The electrical signal output of the two receivers are combined so that the output of one is subtracted from the other, thereby producing a "differenced signal". The source is lowered in the first borehole to be located opposite a first layer and the receiver combination is lowered in the second borehole about the same distance so as to be presumptively located opposite the same layer. The source is then actuated. The differenced signal that is produced by the two-receiver combination reduces the values of the individual body waves (both primary and secondary waves) that are present while enhancing the presence of guided waves. Thus, if there is an appreciable signal present or detected, it is an indication of the presence of guided waves, and, hence, the presence of continuity in the layer. If, on the other hand, there is only a small differenced signal present or none at all, then there is no or a negligible amount of wave guide action present, and hence there is discontinuity in the layer. The entire range of low-velocity layers can be surveyed in like fashion by simultaneously lowering the source and receiver combination in their respective borehole and repeating the above procedure.
When vertical motion sensing geophones or other receivers are employed for the two receivers in the receiving combination, some additional information is provided. A vertical motion sensing geophone is sensitive to the detection of a symmetric guided wave that oscillates in the formation in such a fashion that a null or zero-crossover point appears in the layer at about its mid-point (assuming a homogeneous layer). Therefore, when such geophones are used for developing the guided wave differenced signal as noted above, a phase reversal will occur in such signal when one of the geophones is lowered past the mid-point of continuous low-velocity layer. Thus, not only can the presence of the layer be determined, but its mid-point can be determined by the presence of polarity or phase reversal.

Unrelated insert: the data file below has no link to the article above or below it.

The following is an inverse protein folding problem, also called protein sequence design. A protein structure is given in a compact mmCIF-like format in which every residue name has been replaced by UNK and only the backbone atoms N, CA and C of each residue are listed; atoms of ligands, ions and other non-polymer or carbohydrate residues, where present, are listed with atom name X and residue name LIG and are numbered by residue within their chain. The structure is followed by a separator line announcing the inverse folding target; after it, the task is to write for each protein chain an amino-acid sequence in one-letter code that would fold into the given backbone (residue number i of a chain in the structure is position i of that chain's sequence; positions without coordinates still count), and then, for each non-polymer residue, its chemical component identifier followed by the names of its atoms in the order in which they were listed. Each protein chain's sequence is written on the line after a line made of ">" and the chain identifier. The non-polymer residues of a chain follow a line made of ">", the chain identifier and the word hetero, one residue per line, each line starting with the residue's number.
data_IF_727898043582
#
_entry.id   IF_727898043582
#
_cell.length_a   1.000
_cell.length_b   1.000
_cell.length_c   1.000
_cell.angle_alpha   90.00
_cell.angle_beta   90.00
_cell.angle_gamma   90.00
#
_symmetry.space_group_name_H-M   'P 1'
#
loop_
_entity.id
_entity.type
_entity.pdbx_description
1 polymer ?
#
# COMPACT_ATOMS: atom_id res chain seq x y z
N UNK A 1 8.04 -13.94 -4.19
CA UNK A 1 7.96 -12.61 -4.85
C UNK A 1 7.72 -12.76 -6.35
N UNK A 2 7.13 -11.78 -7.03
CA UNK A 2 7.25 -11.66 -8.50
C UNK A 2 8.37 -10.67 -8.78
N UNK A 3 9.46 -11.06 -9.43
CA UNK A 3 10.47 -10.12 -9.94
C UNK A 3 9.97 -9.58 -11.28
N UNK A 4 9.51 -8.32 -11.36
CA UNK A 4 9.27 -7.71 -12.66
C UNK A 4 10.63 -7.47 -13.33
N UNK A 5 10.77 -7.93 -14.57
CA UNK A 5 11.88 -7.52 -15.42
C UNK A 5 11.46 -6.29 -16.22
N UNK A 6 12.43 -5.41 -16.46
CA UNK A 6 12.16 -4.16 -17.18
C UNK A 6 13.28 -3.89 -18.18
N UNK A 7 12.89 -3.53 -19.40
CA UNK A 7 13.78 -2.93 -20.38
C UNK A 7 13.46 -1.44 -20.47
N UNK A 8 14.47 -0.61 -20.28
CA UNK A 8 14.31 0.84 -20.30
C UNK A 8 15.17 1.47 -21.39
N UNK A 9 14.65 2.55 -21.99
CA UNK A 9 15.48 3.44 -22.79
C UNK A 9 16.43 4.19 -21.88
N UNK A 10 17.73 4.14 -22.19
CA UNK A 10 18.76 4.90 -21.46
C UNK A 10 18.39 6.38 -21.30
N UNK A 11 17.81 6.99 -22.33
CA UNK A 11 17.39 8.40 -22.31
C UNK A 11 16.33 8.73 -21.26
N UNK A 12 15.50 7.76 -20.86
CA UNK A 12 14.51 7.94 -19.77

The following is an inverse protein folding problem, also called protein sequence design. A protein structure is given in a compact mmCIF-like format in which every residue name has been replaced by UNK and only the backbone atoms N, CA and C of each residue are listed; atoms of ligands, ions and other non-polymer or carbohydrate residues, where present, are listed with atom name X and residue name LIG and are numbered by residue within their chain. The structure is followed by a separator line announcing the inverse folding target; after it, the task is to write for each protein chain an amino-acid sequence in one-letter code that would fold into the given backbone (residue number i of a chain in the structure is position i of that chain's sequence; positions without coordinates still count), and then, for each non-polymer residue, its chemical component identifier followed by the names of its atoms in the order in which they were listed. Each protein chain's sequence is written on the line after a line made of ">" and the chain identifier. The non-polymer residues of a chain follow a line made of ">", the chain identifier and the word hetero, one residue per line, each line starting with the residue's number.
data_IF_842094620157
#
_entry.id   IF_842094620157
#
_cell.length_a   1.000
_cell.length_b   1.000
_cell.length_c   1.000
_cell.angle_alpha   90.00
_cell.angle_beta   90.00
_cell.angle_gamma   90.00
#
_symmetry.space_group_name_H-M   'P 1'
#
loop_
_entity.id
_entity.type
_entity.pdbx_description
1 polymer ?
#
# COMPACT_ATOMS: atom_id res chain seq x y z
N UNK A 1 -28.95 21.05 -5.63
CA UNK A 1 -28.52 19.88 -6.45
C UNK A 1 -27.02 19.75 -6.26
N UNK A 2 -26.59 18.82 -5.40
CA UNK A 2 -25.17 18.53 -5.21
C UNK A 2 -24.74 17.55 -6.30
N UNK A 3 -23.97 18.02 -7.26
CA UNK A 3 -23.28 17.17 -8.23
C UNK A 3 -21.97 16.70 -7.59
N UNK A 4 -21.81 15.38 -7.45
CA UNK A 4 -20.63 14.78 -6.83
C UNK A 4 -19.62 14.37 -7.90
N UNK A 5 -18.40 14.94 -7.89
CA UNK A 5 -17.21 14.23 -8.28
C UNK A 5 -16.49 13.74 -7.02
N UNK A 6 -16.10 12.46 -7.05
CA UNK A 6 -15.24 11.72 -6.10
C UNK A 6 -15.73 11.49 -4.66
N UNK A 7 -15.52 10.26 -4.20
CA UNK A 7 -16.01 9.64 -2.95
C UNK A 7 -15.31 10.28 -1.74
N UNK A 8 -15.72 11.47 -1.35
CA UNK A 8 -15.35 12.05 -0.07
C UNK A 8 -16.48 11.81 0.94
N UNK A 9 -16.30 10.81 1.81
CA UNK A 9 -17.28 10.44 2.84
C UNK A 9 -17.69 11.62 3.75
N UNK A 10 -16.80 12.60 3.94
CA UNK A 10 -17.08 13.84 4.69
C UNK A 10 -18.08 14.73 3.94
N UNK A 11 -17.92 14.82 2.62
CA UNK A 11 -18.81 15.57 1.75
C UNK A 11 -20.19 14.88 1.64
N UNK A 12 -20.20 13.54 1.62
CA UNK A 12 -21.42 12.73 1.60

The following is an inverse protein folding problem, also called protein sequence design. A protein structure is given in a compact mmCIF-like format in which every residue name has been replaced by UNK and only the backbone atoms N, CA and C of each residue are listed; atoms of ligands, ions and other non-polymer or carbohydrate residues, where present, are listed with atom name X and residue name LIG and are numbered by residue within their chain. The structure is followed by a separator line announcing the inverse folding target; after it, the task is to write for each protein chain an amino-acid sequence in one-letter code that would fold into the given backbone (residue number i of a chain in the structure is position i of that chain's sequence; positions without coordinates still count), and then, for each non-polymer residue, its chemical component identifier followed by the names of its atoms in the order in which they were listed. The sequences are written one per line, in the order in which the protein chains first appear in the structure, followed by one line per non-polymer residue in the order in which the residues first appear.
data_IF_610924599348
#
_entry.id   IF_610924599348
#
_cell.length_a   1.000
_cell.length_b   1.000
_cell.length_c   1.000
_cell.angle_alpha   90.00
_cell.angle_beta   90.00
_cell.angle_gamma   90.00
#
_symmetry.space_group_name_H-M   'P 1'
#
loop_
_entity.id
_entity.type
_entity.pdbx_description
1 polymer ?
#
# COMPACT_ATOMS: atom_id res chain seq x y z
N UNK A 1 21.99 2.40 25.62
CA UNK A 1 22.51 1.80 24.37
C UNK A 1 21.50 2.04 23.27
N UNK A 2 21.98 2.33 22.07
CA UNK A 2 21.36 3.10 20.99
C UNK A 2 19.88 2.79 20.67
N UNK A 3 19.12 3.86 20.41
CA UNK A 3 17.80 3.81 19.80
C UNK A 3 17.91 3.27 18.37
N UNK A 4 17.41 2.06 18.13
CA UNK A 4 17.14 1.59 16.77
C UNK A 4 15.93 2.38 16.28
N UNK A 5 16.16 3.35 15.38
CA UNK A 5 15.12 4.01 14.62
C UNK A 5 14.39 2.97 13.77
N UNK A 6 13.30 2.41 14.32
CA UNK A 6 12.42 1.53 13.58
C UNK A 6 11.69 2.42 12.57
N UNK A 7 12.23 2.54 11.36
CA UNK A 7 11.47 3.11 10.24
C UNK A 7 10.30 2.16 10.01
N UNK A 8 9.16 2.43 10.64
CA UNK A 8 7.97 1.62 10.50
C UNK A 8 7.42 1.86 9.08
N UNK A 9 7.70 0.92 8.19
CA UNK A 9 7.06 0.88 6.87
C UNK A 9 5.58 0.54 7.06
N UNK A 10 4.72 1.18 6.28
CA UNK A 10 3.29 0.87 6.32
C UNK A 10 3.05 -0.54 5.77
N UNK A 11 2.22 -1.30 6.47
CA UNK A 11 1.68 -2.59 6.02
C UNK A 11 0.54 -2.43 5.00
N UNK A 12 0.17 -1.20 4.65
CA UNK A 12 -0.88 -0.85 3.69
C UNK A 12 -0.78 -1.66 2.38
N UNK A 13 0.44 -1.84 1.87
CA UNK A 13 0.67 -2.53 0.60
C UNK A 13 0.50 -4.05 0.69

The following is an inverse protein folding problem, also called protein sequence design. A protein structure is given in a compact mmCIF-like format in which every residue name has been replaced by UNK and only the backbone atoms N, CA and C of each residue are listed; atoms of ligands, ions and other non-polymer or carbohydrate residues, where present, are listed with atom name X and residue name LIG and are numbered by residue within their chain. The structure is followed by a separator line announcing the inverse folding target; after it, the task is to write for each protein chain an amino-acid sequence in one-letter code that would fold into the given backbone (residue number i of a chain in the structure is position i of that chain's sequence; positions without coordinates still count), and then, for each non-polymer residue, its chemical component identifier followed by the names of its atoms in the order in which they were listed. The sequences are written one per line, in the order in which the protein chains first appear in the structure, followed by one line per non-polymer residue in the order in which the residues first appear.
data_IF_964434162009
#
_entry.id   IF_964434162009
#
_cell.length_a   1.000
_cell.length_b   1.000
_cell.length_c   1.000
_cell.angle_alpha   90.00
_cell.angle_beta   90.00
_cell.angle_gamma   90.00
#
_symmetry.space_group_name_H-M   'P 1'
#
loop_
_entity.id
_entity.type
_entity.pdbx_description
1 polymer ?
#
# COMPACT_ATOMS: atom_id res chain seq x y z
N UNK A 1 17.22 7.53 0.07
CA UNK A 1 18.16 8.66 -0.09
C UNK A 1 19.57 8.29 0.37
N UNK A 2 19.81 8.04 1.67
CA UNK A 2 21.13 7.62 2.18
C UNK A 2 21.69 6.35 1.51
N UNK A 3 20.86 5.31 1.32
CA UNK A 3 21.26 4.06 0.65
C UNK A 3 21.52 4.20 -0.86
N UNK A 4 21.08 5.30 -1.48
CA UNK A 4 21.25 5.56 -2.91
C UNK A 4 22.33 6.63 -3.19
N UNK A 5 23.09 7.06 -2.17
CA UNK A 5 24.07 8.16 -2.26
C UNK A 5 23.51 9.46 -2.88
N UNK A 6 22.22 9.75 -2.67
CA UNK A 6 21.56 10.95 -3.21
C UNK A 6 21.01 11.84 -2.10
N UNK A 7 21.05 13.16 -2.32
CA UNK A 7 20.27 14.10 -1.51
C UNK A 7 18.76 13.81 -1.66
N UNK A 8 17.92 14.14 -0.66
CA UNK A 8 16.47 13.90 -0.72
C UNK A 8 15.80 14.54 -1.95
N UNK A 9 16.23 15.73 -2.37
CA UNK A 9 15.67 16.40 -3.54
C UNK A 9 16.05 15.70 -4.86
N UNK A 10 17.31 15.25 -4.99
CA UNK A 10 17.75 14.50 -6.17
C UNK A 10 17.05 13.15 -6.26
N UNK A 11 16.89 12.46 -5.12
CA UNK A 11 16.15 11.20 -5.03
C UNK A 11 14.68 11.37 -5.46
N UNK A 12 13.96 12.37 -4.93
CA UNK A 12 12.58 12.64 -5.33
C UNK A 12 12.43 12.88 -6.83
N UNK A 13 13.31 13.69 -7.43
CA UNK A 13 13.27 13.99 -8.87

So that the manner in which the above-mentioned features, advantages and objects of the invention, as well as others which will become apparent, are attained and can be understood in detail, more particular description of the invention briefly summarized above may be had by reference to the embodiments thereof which are illustrated in the drawings, which drawings form a part of this specification. It is to be noted, however, that the appended drawings illustrate only preferred embodiments of the inventions and are therefore not to be considered limiting of its scope as the invention may admit to other equally effective embodiment. In the drawings:
FIG. 1 is a schematic representation of two boreholes utilized for continuity logging a low velocity lithographic layer therebetween in accordance with a preferred procedure of the present invention, wherein a seismic source is located in a first borehole and two spaced apart geophones are located in a second borehole.
FIGS. 2a and 2b are schematic representations of two boreholes utilized for continuity logging a low velocity lithographic layer therebetween in accordance with an alternate preferred procedure of the present invention, wherein a seismic source is located in a first borehole and a single geophone receiver is located in a second borehole at a first location during a first sourcing event and at a second location during a second sourcing event.